U.S. involvement in the war in Libya cost American taxpayers an estimated $896 million through July 31, according to the Pentagon.
Whether that makes the mission a huge drain on the budget in tough fiscal times or a relatively cheap price to pay to protect Libyan civilians depends on your point of view.
In Afghanistan, the military is seeking $107 billion for the next fiscal year. That makes the annual cost of operations there about 100 times what the United States spent in Libya over four months.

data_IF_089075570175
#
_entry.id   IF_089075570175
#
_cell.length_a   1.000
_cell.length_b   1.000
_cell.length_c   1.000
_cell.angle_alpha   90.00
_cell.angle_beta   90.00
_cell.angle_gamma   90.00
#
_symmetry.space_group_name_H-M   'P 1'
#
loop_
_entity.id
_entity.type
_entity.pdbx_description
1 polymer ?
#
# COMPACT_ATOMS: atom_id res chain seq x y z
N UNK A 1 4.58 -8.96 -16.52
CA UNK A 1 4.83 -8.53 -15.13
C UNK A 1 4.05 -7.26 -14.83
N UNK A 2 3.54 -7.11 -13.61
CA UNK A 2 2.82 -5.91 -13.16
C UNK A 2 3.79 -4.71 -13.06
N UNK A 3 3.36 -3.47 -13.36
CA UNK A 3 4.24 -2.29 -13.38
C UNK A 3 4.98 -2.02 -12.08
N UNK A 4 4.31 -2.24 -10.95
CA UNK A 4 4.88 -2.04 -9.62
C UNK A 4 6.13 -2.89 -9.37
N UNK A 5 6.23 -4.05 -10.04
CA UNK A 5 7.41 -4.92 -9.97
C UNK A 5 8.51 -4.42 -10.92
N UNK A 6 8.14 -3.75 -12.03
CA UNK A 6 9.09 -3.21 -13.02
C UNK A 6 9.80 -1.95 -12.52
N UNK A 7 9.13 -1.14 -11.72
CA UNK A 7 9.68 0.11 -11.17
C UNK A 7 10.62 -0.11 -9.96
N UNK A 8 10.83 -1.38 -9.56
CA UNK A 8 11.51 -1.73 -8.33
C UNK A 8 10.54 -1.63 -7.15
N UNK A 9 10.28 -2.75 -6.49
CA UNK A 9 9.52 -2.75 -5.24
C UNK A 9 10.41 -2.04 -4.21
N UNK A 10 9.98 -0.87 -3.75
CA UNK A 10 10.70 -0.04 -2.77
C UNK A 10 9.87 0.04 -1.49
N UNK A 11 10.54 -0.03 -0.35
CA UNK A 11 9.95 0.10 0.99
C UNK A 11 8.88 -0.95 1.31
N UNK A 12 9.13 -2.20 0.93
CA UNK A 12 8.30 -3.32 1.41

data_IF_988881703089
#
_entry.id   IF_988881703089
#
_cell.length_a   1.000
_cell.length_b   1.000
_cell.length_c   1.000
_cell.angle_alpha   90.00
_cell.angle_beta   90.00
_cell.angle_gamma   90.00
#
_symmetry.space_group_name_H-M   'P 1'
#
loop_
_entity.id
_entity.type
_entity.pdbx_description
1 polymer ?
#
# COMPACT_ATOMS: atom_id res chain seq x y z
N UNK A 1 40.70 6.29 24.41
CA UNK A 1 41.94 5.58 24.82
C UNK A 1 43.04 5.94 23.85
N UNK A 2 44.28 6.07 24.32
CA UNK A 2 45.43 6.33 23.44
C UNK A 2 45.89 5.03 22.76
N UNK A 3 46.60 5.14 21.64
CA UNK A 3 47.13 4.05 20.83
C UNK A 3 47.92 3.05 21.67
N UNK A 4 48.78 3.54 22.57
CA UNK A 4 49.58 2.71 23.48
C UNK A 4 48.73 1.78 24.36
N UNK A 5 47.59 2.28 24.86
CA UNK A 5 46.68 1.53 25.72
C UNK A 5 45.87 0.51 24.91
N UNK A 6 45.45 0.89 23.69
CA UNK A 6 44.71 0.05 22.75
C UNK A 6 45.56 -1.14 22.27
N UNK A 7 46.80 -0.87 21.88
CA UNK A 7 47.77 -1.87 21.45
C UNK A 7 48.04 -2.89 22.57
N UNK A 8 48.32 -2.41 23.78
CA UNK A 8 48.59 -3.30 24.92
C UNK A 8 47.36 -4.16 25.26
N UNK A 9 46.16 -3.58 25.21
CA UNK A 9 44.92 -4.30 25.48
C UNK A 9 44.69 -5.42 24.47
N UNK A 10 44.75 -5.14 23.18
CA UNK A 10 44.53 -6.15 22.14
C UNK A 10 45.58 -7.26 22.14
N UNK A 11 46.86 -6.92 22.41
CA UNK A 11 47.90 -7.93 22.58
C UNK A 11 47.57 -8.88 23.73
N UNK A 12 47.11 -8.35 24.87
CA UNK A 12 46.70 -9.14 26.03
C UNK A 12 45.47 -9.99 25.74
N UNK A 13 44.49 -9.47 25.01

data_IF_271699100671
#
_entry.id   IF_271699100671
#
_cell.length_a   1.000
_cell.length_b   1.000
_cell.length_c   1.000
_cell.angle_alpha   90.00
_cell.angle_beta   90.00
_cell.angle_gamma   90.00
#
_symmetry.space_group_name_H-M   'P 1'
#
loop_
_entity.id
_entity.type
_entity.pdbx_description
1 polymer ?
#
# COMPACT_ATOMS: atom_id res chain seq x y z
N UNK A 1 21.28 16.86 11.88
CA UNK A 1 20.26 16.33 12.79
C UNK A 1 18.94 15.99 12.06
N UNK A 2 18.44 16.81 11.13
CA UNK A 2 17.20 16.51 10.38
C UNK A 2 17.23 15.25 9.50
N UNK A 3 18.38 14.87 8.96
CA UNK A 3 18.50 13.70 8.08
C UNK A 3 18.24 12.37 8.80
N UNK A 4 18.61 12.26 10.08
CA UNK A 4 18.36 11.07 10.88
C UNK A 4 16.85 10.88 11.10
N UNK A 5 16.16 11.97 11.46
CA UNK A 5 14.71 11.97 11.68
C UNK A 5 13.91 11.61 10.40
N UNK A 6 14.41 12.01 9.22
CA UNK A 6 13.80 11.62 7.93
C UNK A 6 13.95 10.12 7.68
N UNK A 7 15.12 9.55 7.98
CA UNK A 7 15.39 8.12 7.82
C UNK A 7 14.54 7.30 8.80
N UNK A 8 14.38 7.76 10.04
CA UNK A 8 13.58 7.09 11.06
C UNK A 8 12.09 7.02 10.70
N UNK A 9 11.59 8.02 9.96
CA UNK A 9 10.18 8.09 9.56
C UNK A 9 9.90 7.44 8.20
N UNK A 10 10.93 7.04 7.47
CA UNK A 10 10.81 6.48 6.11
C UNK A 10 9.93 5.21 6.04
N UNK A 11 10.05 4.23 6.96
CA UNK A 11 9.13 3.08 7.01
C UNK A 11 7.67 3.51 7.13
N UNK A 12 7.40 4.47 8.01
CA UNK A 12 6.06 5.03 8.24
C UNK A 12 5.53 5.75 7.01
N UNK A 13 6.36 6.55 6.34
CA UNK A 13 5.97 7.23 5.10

Keep the math going a little further.
If the Libya mission were to keep up at the same pace as it set in the first four months, incurring the same costs, it would hypothetically cost only about $2.7 billion over the course of a year. A total of $1.3 trillion has been appropriated so far for the wars in Iraq and Afghanistan.
Seen that way, the cost of the war in Libya is chump change.
Another, perhaps less pleasant way of looking at it: $2.7 billion represents the Obama administration’s entire budget request for the Food and Drug Administration for fiscal 2012.
And, of course, the final cost of intervention isn’t yet tallied.